Easy Local DNS Nameserver With Dnsmasq

While some web-based applications can work with only an IP address, others require a vaild domain name. For local testing you might be able to get away with using your operating systems hosts file (/etc/hosts). If multiple machines need to access the application, it becomes an unnecessary challenge to keep a hosts file up to date across multiple systems.

Dnsmasq can provide a local nameserver for your network. It supports forward and reverse lookups using entries from /etc/hosts. It can be run on a dedicated host or on an existing host provided port 53 (UDP) is available. (I run Dnsmasq on a host with multiple other applications on different ports!)


NOTE: The commands in this post are for RHEL but should work on CentOS Stream, Rocky Linux, and Fedora.

To install Dnsmasq, run:

$ dnf install -y dnsmasq

After installing, start and enable dnsmasq so it starts with the system on reboot:

$ systemctl start dnsmasq
$ systemctl enable dnsmasq

To make DNS lookup requests from other machines on your network, port 53 (UDP) needs to be opened in firewalld. The following firewalld command will open the DNS port for other machines to use:

$ firewall-cmd --zone=public --permanent --add-service=dns

At this point you should have a functioning DNS nameserver that resolves entries from /etc/hosts. This can tested from another machine on the network with:

$ nslookup <hostname from hosts file> <ip of DNS nameserver>
# Example: nslookup git.taco.moe

Any time I make changes to /etc/hosts I restart Dnsmasq with:

$ systemctl restart dnsmasq

Configuration (Optional)

Dnsmasq can be configured in two places: /etc/dnsmasq.conf (global configuration) or /etc/dnsmasq.d/ (modular configuration). On a fresh install, the global configuration is populated with values to get up and running quickly. I prefer leaving the out-of-box global configuration alone and adding my extra settings as modular configurations. Any *.conf files under /etc/dnsmasq.d are evaluated when Dnsmasq starts.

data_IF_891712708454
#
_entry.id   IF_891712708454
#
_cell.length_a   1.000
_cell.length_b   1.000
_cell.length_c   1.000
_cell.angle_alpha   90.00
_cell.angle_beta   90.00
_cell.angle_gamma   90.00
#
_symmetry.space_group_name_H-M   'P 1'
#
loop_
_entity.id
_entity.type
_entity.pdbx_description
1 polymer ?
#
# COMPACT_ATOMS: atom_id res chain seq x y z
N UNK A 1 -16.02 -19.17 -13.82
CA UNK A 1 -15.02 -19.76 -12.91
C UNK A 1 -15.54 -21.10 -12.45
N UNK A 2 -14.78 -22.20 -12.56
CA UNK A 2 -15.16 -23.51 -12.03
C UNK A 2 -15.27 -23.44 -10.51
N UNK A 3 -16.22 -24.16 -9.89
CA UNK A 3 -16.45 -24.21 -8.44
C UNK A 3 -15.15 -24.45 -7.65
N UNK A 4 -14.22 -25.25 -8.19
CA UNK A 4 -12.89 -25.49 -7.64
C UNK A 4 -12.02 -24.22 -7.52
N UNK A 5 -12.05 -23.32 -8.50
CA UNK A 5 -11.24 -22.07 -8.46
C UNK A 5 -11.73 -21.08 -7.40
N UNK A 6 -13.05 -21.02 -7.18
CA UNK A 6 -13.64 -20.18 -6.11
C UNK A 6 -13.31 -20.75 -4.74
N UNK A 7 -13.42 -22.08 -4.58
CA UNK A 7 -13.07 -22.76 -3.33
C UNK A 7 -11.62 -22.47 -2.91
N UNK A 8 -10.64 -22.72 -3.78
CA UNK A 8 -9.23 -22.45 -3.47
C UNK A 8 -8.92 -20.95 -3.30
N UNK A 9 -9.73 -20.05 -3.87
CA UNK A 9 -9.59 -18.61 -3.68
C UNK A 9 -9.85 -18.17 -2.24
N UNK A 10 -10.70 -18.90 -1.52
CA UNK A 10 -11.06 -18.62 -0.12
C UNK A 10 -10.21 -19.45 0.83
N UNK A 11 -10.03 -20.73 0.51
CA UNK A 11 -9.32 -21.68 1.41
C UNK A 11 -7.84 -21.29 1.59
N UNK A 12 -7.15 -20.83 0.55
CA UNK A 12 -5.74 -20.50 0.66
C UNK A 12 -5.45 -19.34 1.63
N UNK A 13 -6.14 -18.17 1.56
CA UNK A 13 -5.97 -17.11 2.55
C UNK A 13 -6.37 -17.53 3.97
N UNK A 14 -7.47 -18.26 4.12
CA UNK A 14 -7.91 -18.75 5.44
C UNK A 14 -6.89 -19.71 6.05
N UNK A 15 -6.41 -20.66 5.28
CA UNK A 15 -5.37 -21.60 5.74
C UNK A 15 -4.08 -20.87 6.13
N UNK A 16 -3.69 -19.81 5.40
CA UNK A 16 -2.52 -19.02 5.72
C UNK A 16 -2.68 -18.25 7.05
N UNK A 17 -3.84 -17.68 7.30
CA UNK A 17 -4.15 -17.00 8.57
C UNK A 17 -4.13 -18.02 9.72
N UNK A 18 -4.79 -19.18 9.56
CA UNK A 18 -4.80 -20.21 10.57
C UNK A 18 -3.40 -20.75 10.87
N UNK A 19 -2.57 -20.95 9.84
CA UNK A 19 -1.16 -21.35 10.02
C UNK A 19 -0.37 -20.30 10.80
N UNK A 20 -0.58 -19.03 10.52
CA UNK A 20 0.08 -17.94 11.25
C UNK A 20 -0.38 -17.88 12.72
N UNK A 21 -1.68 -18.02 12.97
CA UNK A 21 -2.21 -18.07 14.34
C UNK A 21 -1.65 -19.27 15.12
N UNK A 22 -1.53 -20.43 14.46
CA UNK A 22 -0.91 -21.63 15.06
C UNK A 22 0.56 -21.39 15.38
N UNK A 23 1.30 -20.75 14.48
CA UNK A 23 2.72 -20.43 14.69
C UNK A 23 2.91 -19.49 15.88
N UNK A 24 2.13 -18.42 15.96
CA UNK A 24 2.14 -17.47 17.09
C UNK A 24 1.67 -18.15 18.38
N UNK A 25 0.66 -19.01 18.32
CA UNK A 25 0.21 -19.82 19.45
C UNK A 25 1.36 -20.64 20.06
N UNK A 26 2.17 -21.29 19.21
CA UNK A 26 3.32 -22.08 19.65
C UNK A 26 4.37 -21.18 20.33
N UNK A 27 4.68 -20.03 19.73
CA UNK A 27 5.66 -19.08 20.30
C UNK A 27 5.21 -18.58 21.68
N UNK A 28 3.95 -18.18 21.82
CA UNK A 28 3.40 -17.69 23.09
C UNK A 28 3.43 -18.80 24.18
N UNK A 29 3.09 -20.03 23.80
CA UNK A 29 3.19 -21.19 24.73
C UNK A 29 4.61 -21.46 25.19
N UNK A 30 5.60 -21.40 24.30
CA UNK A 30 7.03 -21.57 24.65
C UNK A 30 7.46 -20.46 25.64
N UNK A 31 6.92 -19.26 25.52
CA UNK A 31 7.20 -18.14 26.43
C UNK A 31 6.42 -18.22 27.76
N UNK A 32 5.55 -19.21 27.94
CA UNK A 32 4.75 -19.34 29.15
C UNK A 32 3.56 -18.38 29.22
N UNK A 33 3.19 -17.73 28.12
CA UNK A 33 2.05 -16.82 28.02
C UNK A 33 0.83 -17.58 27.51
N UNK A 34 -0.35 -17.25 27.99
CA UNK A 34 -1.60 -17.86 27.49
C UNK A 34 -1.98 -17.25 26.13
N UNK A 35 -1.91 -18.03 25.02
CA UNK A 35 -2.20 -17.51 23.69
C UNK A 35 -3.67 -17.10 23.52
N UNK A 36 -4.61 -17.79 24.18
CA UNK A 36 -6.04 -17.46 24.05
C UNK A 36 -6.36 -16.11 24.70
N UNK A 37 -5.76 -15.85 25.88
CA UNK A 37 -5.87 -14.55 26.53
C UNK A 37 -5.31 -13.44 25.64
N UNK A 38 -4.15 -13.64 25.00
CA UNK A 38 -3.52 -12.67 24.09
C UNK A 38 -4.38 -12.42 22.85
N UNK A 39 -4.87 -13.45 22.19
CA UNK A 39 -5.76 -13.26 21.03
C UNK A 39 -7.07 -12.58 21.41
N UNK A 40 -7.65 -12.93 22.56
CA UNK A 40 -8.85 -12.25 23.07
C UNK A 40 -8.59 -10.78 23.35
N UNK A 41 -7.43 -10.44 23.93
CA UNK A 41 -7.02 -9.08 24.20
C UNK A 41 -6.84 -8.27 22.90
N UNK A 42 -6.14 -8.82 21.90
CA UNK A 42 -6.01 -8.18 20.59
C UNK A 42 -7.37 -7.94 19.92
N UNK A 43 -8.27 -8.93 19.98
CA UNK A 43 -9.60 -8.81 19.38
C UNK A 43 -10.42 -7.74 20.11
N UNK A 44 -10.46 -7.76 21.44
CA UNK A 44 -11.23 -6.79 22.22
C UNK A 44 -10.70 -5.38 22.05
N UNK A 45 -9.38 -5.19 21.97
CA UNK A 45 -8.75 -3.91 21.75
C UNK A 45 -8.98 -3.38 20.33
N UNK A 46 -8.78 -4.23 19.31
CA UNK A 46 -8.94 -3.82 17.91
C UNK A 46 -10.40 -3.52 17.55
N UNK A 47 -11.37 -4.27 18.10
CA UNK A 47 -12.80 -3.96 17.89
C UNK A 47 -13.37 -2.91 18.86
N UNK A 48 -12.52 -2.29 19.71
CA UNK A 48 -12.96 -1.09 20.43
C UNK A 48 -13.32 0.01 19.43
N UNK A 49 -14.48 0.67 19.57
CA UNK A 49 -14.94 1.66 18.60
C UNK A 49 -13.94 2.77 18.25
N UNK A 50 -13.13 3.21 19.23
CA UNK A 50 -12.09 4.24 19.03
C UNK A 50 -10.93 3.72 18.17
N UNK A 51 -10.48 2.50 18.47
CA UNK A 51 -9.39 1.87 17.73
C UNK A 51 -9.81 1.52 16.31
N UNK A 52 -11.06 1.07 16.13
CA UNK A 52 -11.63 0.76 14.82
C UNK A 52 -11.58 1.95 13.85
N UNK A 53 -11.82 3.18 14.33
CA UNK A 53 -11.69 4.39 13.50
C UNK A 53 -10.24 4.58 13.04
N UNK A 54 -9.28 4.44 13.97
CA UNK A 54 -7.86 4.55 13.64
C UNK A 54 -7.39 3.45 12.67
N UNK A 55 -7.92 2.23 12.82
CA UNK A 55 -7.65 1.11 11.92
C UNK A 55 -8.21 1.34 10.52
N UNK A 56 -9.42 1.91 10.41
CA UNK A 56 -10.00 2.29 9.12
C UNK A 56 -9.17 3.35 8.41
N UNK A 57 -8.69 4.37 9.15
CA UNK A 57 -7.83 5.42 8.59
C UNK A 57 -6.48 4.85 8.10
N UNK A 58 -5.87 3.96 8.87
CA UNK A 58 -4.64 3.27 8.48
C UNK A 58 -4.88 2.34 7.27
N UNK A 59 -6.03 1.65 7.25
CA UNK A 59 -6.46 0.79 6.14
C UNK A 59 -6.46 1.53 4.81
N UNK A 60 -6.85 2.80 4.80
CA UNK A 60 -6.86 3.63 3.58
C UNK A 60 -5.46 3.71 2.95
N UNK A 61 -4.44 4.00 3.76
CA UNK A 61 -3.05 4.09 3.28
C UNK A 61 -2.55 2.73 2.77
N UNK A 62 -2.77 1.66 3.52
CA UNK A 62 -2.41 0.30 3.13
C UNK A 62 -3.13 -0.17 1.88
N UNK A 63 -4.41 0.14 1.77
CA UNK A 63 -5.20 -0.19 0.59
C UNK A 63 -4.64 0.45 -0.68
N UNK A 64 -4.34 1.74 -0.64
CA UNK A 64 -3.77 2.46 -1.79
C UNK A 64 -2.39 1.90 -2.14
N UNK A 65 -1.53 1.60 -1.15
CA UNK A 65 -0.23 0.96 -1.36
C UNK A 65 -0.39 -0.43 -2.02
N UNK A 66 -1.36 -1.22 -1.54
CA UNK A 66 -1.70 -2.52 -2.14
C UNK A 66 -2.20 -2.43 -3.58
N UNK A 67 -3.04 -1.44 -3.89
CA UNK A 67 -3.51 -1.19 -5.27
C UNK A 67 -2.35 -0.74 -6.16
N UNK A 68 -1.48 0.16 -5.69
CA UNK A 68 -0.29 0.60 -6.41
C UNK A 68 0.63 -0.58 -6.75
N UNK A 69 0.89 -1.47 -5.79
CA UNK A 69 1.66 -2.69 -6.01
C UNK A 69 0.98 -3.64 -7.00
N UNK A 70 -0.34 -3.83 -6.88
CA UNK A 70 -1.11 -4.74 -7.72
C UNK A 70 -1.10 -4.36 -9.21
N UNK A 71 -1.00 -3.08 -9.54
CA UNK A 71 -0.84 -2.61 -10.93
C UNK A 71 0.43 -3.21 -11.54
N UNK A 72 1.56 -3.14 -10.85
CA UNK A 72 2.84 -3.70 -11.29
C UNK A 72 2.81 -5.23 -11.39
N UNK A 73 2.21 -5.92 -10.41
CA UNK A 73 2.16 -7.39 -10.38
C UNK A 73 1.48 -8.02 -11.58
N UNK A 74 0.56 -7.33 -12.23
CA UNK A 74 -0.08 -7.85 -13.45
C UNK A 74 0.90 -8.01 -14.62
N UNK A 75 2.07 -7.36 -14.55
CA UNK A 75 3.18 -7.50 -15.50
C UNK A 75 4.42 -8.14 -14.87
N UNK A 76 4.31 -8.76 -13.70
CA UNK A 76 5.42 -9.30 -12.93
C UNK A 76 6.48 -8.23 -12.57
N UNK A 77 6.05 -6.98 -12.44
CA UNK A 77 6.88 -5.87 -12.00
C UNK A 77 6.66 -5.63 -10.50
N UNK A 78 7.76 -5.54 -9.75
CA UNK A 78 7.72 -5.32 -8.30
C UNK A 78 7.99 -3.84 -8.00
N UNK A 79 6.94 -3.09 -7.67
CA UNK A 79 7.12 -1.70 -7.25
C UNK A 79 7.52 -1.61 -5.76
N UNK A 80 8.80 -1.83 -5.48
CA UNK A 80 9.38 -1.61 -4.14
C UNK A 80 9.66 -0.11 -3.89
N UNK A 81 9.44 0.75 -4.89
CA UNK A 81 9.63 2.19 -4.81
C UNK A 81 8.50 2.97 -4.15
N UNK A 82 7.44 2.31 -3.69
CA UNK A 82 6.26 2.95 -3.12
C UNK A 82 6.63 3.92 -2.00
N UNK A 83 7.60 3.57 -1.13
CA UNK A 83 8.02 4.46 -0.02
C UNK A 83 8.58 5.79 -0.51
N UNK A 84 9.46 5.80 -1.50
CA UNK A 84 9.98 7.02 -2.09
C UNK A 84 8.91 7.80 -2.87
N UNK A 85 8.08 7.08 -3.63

There are two additional settings I set in my Dnsmasq config:

  • Upstream nameservers
  • Wildcard records

I set my router to use my local nameserver instead of the nameservers provided by my ISP. By default Dnsmasq sets the upstream nameservers to the contents of /etc/resolv.conf. Unless disabled, NetworkManger sets values in /etc/resolv.conf based on information passed from DHCP. In my case this would create a loop:

Server -> Router -> Local Nameserver -> Back to router

Instead of having Dnsmasq use the upstream nameserver that’s provided from DHCP, I manually set server entries in the Dnsmasq config with my upstream primary and secondary nameservers.

The second configuration I set are wildcard rewrites. Wildcard DNS entries match any sub-domain of a given domain. For example, *.taco.moe will match any sub-domain of taco.moe, like test.taco.moe, api.taco.moe, etc. Wildcard entries don’t work under /etc/hosts. Dnsmasq does support wildcard domains though a server entry the Dnsmasq configuration.

When you put both of these configurations together in /etc/dnsmasq.d/lab.conf, it looks like this:

# Upstream DNS servers

# Wildcard domains

After creating or editing the above configuration, make sure to restart Dnsmasq with:

$ systemctl restart dnsmasq

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